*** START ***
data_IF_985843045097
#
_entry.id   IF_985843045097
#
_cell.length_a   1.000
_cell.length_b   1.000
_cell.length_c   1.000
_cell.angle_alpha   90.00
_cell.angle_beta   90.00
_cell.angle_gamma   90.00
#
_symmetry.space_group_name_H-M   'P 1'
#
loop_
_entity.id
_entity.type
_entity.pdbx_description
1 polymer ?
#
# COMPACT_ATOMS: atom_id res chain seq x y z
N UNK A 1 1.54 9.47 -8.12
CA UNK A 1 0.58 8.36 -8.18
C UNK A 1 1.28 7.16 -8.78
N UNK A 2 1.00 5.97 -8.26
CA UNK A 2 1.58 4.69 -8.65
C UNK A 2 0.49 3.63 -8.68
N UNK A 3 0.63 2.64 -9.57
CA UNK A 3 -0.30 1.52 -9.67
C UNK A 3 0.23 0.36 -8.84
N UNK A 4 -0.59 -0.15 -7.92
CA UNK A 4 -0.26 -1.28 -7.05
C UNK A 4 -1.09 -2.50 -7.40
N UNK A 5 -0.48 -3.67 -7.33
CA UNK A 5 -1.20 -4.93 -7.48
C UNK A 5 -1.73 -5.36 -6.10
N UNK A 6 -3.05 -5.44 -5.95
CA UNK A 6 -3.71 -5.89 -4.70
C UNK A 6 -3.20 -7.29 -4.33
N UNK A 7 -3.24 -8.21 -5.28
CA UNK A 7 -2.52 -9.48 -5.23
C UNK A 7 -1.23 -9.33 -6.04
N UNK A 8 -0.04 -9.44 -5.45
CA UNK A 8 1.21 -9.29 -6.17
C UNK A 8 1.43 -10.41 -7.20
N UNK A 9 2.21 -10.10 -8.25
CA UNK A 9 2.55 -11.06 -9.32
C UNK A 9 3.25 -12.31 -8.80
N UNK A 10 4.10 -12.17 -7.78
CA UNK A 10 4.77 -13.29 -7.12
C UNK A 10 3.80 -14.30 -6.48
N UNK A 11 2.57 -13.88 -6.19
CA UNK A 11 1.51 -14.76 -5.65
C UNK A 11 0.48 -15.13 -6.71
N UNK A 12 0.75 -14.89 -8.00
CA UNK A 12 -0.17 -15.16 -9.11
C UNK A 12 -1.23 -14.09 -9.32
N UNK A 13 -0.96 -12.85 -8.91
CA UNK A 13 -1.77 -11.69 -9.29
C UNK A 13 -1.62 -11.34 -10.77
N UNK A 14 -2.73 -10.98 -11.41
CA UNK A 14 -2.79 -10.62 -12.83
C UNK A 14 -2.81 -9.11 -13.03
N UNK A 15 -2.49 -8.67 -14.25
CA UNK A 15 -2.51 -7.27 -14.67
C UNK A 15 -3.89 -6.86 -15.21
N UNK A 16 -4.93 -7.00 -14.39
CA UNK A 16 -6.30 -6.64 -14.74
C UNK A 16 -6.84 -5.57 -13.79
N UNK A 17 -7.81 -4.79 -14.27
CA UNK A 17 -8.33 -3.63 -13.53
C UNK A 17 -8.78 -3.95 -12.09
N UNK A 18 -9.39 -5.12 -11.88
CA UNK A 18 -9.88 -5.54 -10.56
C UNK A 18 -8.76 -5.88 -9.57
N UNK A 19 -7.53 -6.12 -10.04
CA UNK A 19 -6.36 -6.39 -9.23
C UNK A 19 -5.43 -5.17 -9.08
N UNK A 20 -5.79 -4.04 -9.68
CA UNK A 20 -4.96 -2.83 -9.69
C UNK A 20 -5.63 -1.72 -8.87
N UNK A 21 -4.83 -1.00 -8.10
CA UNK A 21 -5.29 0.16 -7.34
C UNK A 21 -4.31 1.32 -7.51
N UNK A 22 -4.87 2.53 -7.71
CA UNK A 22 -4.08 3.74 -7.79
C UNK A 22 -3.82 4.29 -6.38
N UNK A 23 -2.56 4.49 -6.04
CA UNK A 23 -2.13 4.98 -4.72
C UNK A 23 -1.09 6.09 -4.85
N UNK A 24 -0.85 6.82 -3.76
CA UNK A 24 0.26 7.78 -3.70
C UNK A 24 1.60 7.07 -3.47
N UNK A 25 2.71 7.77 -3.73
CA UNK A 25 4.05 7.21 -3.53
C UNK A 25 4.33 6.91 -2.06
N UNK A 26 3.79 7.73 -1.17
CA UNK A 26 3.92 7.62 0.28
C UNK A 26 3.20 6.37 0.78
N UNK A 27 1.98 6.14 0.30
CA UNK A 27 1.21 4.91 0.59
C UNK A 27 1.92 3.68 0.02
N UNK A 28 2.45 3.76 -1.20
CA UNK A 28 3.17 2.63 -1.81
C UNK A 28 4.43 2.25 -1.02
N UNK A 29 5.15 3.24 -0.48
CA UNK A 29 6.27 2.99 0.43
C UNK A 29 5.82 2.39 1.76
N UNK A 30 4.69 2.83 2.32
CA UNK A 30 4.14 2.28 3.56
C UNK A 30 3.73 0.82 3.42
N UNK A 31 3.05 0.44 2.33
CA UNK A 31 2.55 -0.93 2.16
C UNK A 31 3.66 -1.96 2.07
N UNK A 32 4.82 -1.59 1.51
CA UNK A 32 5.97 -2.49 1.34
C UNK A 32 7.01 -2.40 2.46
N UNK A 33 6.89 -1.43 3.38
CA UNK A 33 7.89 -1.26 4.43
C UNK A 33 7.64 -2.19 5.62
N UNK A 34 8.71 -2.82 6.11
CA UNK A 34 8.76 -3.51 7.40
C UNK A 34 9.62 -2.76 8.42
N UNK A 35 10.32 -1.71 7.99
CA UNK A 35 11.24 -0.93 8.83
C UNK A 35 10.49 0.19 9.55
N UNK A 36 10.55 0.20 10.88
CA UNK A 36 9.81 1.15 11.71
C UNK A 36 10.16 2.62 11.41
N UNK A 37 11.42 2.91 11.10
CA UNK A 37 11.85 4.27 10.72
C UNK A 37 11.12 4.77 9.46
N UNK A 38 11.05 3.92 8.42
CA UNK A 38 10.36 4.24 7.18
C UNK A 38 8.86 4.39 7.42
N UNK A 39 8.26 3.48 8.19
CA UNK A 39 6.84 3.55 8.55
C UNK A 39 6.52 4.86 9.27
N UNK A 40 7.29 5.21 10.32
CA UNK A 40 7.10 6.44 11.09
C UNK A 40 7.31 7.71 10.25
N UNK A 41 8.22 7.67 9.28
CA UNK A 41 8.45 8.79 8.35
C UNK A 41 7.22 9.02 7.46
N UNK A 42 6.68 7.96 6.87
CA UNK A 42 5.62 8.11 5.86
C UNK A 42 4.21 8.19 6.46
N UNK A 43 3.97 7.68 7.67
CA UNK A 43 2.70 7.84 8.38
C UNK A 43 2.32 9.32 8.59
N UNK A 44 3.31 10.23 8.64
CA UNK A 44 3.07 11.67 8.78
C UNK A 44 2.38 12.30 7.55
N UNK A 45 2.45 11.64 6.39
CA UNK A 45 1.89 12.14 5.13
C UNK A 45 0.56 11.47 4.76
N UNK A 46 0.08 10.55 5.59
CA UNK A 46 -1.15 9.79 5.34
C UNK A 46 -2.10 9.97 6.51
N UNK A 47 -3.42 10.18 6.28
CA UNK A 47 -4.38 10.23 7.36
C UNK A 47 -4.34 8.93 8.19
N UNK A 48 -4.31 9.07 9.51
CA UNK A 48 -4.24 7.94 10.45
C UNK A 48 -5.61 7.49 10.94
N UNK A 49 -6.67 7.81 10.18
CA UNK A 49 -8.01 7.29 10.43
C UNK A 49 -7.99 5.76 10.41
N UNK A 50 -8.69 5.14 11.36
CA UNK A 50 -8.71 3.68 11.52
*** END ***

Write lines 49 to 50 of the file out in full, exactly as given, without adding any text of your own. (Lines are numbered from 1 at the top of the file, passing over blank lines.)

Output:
CA UNK A 10 4.77 -13.29 -7.12
C UNK A 10 3.80 -14.30 -6.48